Curling

New Canadian mixed doubles trial to determine world rep

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The Canadian Press
10/1/2012 6:24:44 PM
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CALGARY -- The Canadian Curling Association has no plans to do away with the 47-year-old mixed curling championship following the introduction of mixed doubles trials.

The chief executive officer of the CCA says the annual Canadian mixed championship that has run since 1964, and features teams made up of two men and two women, will remain on the calendar.

"The Canadian mixed fours continues on," Greg Stremlaw said Monday from Ottawa.

A new mixed doubles trials March 14-17, 2013, in Leduc, Alta., will determine Canada's representative at the world mixed doubles championship April 13-20 in Fredericton, N.B.

Teams are made up one male and one female in mixed doubles.

It's a relatively new curling event and one the World Curling Federation wants to see in the Winter Olympics by 2018.

Switzerland has won four of the five world doubles championships to date.

Previously, the four curlers who won the Canadian mixed championship elected a male and female from their team to play in the world mixed doubles.

Now, the mixed foursome that prevails Nov. 15-24 in Mont-Royal, Que., will break into two pairings and join 30 other Canadian teams at doubles trials in Leduc.

"It eliminates the problem of deciding who gets to go from the winning team that wins the nationals, which is not easy having to choose two players," said Winnipeg's Sean Grassie, who won world doubles bronze with Allison Nimik in 2009.

"That's definitely the best part about it."

But Grassie isn't enthusiastic about having so many teams able to enter the Canadian trials.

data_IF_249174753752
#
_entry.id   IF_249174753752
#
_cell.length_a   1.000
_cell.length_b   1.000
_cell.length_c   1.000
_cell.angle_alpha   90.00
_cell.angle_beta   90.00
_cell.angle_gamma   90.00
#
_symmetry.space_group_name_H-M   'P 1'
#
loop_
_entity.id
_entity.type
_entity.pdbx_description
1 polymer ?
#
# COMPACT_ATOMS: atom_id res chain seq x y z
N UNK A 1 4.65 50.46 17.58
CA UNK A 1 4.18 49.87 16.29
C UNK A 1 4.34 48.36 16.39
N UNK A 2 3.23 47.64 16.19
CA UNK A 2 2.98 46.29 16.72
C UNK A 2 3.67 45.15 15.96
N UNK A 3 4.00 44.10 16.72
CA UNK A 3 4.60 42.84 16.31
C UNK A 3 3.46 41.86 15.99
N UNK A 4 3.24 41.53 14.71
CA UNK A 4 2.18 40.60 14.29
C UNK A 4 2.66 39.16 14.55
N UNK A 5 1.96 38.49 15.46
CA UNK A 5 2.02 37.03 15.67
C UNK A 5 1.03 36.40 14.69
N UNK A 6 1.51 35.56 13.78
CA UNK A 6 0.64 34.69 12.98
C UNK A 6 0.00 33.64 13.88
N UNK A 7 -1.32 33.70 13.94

The 14 provinces and territories will each choose a team to represent them, but the remaining 16 entries will be open invitations.

A team's participation will be decided by their ranking on the CCA's order of merit.

Stremlaw says residency rules won't apply, so a male from Ontario could conceivably team up with a female from B.C.

"I couldn't really call this a true national championship if teams can have curlers from different provinces and don't have to qualify to get in," Grassie explained. "That part I don't like about it.

"If you keep it every province represented, and I don't mind including two teams that win nationals as a reward, I don't have a problem with that."

In mixed doubles, games are eight ends instead of 10. Each team has six stones to throw with one positioned on the centre line before every end of play.

One player throws the first and last stones while the other throws the second, third and fourth. Both team members can sweep the stones.

If the International Olympic Committee accepts mixed doubles into the Winter Games, Canada needs curlers who specialize in the event, Stremlaw said.

"We feel the latest mechanism will do a better job of producing consistent podium results," he said.

He expects the IOC to decide on the 2018 Winter Games program in late 2013 or early 2014.

Canada's elite curlers only play mixed doubles in the Continental Cup of Curling, which is a Ryder-Cup-style curling competition between North America and Europe.

Olympic inclusion could encourage more clubs and curlers to participate in mixed doubles, said Grassie.

"I think if it gets into the Olympics, it will get more exposure," he stated. "It's not a bad idea for clubs if they're looking to fill some empty sheets because the game goes by so fast and you can play in an hour and you only need two players."

Curling (Photo: Claus Andersen/Getty Images)

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(Photo: Claus Andersen/Getty Images)
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